Albany-- Gas prices continue to hover close to $4 a gallon. That's not just hurting you. It's hurting the places you patronize as people cut back on spending.
Take restaurants for example--27 percent of restaurant owners say the economy is the number one challenge they face. Fewer of you are eating out in order to pay for necessities. But restaurants aren't the only ones feeling the squeeze.
"I think you just had the one package right?," said Lynn Sommet to a dry-cleaning customer Monday afternoon.
The fast paced world of the the dry-cleaning business has had a strong clamp on Lynn Sommet for some time now. "Eight or nine years," said Sommet. It's been almost a decade so far. "They've been rather good," said Sommet.
But lately some bad has crept in courtesy of high gas prices. "Just like everywhere else, the prices have just jumped, almost doubled," said Sommet. Keeping garments pressed and cleaned takes lots of energy.
"The gas for the boiler has gone up quite a bit and electricity as well, just like other businesses," said Sommet. So we wondered about her business. Some would consider dry-cleaning a luxury item and these days, those are things many have to do without.
"Right," said Sommet, "actually we have not seen a lot of that yet. We've been very fortunate about that." That's good news for Lynn but the things that she cleans, William Livingston hasn't sold as much of these days.
"It makes being in business a challenge," said Livingston.
Livingston owns a store in downtown Albany. He says people don't have as much disposable income as before to shop for clothing. "So we as vendors and merchants have to be creative in coming up with sale prices," said Livingston.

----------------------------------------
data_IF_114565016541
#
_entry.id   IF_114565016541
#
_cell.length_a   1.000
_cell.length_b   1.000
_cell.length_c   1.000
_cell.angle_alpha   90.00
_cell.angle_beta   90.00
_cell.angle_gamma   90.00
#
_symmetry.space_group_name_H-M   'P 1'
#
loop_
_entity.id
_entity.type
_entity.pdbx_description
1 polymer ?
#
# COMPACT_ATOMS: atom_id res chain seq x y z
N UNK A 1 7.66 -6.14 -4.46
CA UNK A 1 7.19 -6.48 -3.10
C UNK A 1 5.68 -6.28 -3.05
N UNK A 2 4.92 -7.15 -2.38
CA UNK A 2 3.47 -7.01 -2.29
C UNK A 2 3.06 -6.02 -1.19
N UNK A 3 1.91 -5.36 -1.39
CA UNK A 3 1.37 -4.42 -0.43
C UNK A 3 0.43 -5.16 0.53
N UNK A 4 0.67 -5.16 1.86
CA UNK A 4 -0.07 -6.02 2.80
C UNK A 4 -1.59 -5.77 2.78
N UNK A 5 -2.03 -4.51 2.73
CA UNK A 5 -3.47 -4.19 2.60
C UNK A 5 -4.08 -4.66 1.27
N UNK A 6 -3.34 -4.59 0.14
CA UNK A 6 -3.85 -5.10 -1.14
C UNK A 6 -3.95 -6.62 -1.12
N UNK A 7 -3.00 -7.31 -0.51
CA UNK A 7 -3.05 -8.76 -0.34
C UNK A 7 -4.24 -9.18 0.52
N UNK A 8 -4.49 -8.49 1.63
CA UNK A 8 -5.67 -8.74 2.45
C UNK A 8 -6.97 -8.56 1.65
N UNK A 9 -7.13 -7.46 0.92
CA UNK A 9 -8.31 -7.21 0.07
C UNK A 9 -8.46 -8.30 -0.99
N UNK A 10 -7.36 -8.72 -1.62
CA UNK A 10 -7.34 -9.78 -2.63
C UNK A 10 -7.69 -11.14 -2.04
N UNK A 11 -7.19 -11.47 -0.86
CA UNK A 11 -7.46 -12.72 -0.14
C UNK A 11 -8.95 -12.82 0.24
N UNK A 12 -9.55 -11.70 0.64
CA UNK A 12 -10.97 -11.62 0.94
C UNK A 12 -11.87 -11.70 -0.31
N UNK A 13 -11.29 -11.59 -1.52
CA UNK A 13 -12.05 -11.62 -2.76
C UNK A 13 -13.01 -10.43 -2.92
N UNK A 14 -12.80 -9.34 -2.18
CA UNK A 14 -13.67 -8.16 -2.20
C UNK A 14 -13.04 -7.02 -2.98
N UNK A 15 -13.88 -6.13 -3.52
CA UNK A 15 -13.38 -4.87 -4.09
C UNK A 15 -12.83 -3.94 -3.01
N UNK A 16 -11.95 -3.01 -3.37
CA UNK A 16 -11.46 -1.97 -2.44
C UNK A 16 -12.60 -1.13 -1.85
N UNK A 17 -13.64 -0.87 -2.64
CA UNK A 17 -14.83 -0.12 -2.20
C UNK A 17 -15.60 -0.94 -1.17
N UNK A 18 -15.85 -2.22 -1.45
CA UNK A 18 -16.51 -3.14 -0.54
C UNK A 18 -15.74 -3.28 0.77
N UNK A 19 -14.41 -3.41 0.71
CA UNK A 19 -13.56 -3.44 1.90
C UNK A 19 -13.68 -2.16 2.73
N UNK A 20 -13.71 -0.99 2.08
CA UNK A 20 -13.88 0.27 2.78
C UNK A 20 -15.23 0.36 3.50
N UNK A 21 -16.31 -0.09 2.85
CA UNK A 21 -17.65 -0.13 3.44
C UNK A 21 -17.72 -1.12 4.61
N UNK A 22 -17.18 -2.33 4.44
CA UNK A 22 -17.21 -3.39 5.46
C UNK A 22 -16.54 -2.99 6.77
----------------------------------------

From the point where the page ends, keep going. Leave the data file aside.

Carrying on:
The goal is to get customers to view clothing as more than a luxury item. "They're not going to purchase something they don't need but the weather puts you in a position where you're going to need lighter clothing," said Livingston.
Back at the dry-cleaners, Lynn Sommet is optimistic business will stay busy as people cut back on expenses. "I think people still want to look good," said Sommett.
Hopefully more clothing will start coming from Livingston's business, to spin around the rack as high gas prices continue to take customers to the cleaners.
Sommet says so far the gas prices haven't caused her to go up on prices but if they continue to get higher, that may change. They could cause a 10 to 15 percent increase for her customers.
Those customers may have to brace for that increase as some experts now predict gas will hit $4.50 a gallon this summer.